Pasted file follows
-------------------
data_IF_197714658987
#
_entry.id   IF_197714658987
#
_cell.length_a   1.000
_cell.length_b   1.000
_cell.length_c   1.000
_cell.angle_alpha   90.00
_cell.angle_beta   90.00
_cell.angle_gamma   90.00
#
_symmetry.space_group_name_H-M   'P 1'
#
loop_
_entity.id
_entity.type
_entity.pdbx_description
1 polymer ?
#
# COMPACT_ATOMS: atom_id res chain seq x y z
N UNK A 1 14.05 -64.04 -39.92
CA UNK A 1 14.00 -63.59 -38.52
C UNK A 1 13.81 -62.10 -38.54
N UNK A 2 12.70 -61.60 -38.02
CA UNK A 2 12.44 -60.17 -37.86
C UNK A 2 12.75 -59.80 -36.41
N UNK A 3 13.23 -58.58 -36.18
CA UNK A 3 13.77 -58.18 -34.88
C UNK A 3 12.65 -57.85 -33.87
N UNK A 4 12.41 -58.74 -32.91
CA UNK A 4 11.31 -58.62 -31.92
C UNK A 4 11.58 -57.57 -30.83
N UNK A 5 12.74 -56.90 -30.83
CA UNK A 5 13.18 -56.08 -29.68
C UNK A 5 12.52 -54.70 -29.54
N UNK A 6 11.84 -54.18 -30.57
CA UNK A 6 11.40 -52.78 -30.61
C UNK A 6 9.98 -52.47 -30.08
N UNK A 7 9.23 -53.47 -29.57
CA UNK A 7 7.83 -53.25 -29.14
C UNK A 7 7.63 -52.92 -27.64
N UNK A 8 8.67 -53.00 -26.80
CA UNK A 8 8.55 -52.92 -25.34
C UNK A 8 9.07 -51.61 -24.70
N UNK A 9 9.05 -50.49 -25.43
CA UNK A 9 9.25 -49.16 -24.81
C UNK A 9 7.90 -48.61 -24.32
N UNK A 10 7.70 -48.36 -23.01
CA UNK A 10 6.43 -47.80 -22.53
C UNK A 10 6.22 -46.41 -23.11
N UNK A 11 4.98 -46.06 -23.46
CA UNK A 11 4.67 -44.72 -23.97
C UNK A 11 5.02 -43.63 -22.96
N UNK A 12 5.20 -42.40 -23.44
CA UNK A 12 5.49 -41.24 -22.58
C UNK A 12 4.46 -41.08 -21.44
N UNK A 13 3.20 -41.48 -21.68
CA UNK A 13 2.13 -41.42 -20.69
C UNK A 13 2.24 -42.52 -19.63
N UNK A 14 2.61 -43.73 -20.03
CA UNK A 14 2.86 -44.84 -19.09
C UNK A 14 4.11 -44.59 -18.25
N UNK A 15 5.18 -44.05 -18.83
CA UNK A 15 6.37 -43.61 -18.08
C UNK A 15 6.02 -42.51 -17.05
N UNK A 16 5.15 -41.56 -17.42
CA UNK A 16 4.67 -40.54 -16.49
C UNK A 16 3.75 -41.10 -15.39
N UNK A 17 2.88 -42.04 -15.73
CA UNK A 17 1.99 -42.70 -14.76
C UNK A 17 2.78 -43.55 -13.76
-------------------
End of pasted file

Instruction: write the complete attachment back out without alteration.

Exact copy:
data_IF_197714658987
#
_entry.id   IF_197714658987
#
_cell.length_a   1.000
_cell.length_b   1.000
_cell.length_c   1.000
_cell.angle_alpha   90.00
_cell.angle_beta   90.00
_cell.angle_gamma   90.00
#
_symmetry.space_group_name_H-M   'P 1'
#
loop_
_entity.id
_entity.type
_entity.pdbx_description
1 polymer ?
#
# COMPACT_ATOMS: atom_id res chain seq x y z
N UNK A 1 14.05 -64.04 -39.92
CA UNK A 1 14.00 -63.59 -38.52
C UNK A 1 13.81 -62.10 -38.54
N UNK A 2 12.70 -61.60 -38.02
CA UNK A 2 12.44 -60.17 -37.86
C UNK A 2 12.75 -59.80 -36.41
N UNK A 3 13.23 -58.58 -36.18
CA UNK A 3 13.77 -58.18 -34.88
C UNK A 3 12.65 -57.85 -33.87
N UNK A 4 12.41 -58.74 -32.91
CA UNK A 4 11.31 -58.62 -31.92
C UNK A 4 11.58 -57.57 -30.83
N UNK A 5 12.74 -56.90 -30.83
CA UNK A 5 13.18 -56.08 -29.68
C UNK A 5 12.52 -54.70 -29.54
N UNK A 6 11.84 -54.18 -30.57
CA UNK A 6 11.40 -52.78 -30.61
C UNK A 6 9.98 -52.47 -30.08
N UNK A 7 9.23 -53.47 -29.57
CA UNK A 7 7.83 -53.25 -29.14
C UNK A 7 7.63 -52.92 -27.64
N UNK A 8 8.67 -53.00 -26.80
CA UNK A 8 8.55 -52.92 -25.34
C UNK A 8 9.07 -51.61 -24.70
N UNK A 9 9.05 -50.49 -25.43
CA UNK A 9 9.25 -49.16 -24.81
C UNK A 9 7.90 -48.61 -24.32
N UNK A 10 7.70 -48.36 -23.01
CA UNK A 10 6.43 -47.80 -22.53
C UNK A 10 6.22 -46.41 -23.11
N UNK A 11 4.98 -46.06 -23.46
CA UNK A 11 4.67 -44.72 -23.97
C UNK A 11 5.02 -43.63 -22.96
N UNK A 12 5.20 -42.40 -23.44
CA UNK A 12 5.49 -41.24 -22.58
C UNK A 12 4.46 -41.08 -21.44
N UNK A 13 3.20 -41.48 -21.68
CA UNK A 13 2.13 -41.42 -20.69
C UNK A 13 2.24 -42.52 -19.63
N UNK A 14 2.61 -43.73 -20.03
CA UNK A 14 2.86 -44.84 -19.09
C UNK A 14 4.11 -44.59 -18.25
N UNK A 15 5.18 -44.05 -18.83
CA UNK A 15 6.37 -43.61 -18.08
C UNK A 15 6.02 -42.51 -17.05
N UNK A 16 5.15 -41.56 -17.42
CA UNK A 16 4.67 -40.54 -16.49
C UNK A 16 3.75 -41.10 -15.39
N UNK A 17 2.88 -42.04 -15.73
CA UNK A 17 1.99 -42.70 -14.76
C UNK A 17 2.78 -43.55 -13.76